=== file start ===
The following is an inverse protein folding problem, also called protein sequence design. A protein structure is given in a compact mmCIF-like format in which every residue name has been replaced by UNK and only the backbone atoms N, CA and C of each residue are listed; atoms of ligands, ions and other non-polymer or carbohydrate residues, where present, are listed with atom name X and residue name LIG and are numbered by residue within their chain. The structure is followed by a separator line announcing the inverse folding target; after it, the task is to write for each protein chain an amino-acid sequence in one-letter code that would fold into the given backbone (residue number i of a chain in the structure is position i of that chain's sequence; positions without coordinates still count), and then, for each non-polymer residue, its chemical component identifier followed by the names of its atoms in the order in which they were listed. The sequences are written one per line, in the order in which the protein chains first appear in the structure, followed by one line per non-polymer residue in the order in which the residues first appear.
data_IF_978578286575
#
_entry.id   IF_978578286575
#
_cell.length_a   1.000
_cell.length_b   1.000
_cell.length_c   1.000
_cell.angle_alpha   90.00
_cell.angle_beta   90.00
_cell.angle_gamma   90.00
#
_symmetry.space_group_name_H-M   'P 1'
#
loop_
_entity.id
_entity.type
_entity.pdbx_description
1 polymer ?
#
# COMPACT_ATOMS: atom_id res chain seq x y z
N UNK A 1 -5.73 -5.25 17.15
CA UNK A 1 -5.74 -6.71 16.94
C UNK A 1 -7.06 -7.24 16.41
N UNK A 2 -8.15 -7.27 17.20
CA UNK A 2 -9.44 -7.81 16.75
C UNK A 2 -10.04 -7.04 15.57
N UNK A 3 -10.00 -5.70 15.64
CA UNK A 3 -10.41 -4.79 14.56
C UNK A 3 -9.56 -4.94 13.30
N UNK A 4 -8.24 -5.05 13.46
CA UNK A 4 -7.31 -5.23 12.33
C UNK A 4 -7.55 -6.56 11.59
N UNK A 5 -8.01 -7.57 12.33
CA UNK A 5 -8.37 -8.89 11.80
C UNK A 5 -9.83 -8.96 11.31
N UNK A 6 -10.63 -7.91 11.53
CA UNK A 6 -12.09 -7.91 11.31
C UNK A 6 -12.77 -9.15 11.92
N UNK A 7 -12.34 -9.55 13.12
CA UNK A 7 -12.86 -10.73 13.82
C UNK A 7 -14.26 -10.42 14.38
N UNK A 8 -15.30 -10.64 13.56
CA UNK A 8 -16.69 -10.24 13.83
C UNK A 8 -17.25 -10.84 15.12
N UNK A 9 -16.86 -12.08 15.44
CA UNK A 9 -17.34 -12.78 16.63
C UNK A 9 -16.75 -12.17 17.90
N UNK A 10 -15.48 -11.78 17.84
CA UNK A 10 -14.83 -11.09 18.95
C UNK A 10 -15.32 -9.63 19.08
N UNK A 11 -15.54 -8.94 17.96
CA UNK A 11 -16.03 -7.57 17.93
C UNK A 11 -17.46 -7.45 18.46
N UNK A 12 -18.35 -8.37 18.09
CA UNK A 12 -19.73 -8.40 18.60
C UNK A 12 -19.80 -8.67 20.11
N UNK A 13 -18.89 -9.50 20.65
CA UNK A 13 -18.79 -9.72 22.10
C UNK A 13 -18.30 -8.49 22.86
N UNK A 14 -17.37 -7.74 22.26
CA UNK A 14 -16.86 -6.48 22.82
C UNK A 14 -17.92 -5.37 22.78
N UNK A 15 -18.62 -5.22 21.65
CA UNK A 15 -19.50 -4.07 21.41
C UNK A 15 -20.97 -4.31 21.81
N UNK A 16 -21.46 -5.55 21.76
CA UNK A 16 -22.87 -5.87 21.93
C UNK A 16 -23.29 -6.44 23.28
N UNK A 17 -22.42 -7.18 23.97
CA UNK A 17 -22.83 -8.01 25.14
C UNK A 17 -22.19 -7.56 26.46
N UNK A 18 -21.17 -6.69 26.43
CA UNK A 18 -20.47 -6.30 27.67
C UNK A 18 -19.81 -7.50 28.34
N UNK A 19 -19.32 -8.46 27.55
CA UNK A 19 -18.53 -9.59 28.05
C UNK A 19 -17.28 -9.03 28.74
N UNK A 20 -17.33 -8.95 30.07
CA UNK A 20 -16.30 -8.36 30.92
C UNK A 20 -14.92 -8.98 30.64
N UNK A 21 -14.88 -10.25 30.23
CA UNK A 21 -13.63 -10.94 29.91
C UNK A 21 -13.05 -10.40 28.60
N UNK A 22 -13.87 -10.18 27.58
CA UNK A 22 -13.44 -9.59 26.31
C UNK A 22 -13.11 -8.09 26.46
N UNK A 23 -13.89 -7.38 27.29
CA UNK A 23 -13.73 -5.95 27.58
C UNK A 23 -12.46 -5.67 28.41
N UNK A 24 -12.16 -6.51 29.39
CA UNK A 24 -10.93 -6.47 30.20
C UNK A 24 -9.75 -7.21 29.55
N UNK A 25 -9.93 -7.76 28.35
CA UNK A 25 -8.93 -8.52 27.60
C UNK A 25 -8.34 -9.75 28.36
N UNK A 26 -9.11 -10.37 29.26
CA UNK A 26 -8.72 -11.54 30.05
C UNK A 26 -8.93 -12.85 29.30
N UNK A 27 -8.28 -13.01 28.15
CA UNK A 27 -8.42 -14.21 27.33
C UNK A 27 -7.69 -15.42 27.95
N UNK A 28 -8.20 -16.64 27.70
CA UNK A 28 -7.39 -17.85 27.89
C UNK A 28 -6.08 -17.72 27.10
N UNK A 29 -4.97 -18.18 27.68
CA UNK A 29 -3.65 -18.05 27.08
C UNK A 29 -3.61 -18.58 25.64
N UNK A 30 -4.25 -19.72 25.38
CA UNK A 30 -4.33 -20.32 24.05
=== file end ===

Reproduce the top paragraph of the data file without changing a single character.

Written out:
The following is an inverse protein folding problem, also called protein sequence design. A protein structure is given in a compact mmCIF-like format in which every residue name has been replaced by UNK and only the backbone atoms N, CA and C of each residue are listed; atoms of ligands, ions and other non-polymer or carbohydrate residues, where present, are listed with atom name X and residue name LIG and are numbered by residue within their chain. The structure is followed by a separator line announcing the inverse folding target; after it, the task is to write for each protein chain an amino-acid sequence in one-letter code that would fold into the given backbone (residue number i of a chain in the structure is position i of that chain's sequence; positions without coordinates still count), and then, for each non-polymer residue, its chemical component identifier followed by the names of its atoms in the order in which they were listed. The sequences are written one per line, in the order in which the protein chains first appear in the structure, followed by one line per non-polymer residue in the order in which the residues first appear.